It’s Not That We Don’t Know How to Serve … It’s That We Have Forgotten

2018-10-05T20:10:00+00:00October 2, 2018|
Reading Time: 3 minutes

What exactly are we teaching people when it comes to customer service?

For many of us, we are training people in the things we learnt when we were five years old: kindness, care, and curiosity.

My five-year-old niece has these attributes down pat. She follows after her two-year-old sister sharing her fruit, holding her hand and making sure she feels safe and loved. If five-year-olds can behave this way, why can’t adults? And why don’t we see this enough with the human touch-points of service.

Well, as clever adults, we have been conditioned to apply logic to everything we do—rules, systems, process, and procedures. We have been struck with the curse of efficiency where, at times, we forget to be curious and fail to pay attention to the person in front of us.

Tim Leberecht, author of the Business Romantic and a member of the World Economic Forums Global Agenda Council says, ‘humans can create beautiful moments that robots never will,’ and that although humans are complicated and difficult to manage, we have the ability to do the unnecessary. And it’s the unnecessary in business that is necessary.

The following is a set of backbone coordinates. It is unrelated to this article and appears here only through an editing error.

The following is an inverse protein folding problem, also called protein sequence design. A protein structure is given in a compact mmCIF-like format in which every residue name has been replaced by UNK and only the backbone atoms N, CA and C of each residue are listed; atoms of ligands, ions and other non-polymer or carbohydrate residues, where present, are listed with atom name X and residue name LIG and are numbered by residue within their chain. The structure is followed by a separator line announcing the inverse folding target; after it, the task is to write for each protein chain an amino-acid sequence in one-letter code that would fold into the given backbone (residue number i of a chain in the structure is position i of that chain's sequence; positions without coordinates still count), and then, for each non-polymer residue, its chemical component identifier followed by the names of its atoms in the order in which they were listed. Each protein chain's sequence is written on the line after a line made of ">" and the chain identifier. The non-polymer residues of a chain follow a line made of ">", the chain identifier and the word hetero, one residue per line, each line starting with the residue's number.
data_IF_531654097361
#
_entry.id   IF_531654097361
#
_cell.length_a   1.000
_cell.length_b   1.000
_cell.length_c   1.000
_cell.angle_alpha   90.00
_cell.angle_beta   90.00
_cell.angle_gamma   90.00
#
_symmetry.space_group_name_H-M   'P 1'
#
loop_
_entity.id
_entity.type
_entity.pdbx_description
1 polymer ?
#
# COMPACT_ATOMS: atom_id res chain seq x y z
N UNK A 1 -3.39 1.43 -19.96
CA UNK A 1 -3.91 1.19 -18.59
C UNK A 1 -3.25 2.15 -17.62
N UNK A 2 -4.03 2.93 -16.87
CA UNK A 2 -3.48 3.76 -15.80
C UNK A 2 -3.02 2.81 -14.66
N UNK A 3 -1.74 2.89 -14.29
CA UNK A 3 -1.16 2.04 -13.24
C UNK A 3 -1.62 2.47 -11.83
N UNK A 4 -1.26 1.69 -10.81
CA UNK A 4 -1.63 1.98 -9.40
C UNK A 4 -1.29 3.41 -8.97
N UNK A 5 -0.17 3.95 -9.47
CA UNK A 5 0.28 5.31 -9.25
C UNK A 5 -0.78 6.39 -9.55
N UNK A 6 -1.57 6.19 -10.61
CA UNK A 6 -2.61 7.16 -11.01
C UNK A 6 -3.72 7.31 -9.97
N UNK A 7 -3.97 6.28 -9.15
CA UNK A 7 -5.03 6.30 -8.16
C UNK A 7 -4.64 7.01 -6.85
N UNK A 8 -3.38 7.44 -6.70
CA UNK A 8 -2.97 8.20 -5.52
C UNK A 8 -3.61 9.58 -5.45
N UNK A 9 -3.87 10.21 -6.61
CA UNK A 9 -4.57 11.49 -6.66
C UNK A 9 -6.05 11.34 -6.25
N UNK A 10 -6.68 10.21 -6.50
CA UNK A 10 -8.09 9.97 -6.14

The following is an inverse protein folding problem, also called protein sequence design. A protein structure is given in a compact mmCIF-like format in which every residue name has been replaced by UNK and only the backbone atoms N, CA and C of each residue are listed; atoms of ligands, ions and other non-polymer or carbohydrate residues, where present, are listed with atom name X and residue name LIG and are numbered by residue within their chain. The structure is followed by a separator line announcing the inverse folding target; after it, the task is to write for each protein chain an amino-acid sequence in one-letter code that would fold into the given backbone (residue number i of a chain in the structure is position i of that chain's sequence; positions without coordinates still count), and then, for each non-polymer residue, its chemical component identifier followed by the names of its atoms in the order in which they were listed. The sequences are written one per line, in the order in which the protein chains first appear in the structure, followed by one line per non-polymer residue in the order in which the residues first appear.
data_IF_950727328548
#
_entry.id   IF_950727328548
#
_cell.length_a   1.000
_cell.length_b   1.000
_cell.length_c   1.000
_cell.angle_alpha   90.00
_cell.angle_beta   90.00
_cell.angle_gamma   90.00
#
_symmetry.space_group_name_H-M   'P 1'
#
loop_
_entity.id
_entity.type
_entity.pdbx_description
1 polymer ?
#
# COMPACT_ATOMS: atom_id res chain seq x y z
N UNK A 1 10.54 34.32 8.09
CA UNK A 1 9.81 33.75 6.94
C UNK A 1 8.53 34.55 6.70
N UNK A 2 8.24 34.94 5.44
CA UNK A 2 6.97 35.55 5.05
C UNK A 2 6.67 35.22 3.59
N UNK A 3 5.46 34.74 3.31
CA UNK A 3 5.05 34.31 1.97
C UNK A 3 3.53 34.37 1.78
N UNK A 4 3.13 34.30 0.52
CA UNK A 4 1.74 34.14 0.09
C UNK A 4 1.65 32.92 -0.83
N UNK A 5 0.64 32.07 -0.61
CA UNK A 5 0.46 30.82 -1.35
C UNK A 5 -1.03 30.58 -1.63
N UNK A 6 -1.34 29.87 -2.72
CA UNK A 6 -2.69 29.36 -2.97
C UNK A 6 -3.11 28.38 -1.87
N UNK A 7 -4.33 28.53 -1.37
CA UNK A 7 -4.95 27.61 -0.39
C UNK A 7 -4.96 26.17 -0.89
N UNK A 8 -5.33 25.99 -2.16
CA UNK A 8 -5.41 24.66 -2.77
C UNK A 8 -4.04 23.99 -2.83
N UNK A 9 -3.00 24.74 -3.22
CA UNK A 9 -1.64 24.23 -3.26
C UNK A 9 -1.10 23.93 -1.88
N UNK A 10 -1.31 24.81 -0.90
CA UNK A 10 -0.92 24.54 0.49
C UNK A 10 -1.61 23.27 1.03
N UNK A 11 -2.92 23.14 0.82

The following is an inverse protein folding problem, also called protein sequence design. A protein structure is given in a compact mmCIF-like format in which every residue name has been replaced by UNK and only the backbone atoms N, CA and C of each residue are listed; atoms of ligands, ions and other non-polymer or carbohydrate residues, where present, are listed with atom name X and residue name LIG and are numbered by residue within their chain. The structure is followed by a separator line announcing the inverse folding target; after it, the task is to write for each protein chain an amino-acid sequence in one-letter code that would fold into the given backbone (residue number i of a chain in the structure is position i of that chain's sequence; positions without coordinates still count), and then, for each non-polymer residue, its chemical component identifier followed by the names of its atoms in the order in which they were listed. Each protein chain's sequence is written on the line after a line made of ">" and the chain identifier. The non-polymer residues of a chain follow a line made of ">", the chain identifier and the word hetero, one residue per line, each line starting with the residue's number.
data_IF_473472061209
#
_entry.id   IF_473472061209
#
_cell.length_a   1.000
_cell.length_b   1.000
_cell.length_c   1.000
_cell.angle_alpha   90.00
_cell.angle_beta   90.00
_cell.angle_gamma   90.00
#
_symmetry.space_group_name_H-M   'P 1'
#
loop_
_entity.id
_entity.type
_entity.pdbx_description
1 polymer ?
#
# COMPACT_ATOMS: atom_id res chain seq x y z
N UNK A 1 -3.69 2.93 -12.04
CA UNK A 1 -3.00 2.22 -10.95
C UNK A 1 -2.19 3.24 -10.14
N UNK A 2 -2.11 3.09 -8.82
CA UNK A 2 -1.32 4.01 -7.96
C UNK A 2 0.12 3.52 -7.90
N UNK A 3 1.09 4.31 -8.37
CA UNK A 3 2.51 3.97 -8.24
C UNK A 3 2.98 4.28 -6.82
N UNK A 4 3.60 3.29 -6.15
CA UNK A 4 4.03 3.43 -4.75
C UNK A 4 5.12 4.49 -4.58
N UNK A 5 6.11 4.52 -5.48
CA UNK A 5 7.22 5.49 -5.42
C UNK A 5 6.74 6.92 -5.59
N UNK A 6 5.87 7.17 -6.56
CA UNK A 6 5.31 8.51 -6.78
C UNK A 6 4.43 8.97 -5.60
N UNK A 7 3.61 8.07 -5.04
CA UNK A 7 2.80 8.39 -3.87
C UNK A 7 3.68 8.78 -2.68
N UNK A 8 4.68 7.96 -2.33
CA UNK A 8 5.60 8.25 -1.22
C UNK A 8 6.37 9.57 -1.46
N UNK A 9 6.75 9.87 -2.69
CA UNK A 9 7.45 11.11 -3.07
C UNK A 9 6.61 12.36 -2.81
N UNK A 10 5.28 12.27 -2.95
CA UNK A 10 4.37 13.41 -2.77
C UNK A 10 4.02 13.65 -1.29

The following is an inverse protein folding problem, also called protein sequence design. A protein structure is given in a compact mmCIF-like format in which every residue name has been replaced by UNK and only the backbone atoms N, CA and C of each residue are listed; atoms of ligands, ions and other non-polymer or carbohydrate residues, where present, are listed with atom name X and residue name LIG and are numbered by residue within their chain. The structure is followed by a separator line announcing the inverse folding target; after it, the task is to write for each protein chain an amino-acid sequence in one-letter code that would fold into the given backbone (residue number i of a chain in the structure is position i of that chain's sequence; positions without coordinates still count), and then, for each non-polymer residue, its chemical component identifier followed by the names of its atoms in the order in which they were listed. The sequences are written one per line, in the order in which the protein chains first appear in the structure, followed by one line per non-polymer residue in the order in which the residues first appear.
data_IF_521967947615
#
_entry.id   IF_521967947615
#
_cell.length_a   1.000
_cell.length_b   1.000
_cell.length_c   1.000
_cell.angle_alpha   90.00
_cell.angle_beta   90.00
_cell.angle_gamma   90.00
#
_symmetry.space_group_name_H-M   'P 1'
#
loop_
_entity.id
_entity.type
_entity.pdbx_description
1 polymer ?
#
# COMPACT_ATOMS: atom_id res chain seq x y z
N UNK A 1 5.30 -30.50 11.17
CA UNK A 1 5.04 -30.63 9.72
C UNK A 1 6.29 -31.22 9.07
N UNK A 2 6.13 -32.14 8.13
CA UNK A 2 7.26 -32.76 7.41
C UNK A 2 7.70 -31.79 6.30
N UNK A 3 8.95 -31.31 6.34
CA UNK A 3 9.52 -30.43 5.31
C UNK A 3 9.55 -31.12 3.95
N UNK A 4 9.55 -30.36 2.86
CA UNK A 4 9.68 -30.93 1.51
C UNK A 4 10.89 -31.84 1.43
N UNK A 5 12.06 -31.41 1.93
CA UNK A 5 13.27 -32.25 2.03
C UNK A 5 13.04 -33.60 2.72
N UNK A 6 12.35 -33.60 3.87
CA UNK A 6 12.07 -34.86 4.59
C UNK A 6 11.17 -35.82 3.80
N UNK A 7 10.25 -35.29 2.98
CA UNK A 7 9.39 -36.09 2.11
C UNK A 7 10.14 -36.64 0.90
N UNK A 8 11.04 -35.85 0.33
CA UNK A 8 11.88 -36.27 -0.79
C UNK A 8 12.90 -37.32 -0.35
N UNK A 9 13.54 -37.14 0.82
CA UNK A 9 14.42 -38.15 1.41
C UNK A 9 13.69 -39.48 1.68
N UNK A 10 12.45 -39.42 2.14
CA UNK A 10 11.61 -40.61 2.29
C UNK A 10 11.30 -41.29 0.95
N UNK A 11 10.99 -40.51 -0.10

He believes that the romance of business has been lost, and it’s the humans in business—consumer or producer, employee or entrepreneur—who can do things like catch us off guard, create something from nothing, and add completely unnecessary steps into an interaction that he defines as beautiful.

It’s time for us to tune in to our emotions in the workplace and create more ‘beautiful’ among the automated ‘expected’. What an opportunity we all have with this human gift: the ability to read emotions. Speed of service is easy to measure and manage but it doesn’t tell you accurately how well customers are being treated and, more importantly, how they feel.

We are over thinking our approach to service, which consequentially sees us losing the very qualities that make us human. Strip it back, and remember what you learned when you were five years old.

Jaquie Scammell

‘Love Being in Service’

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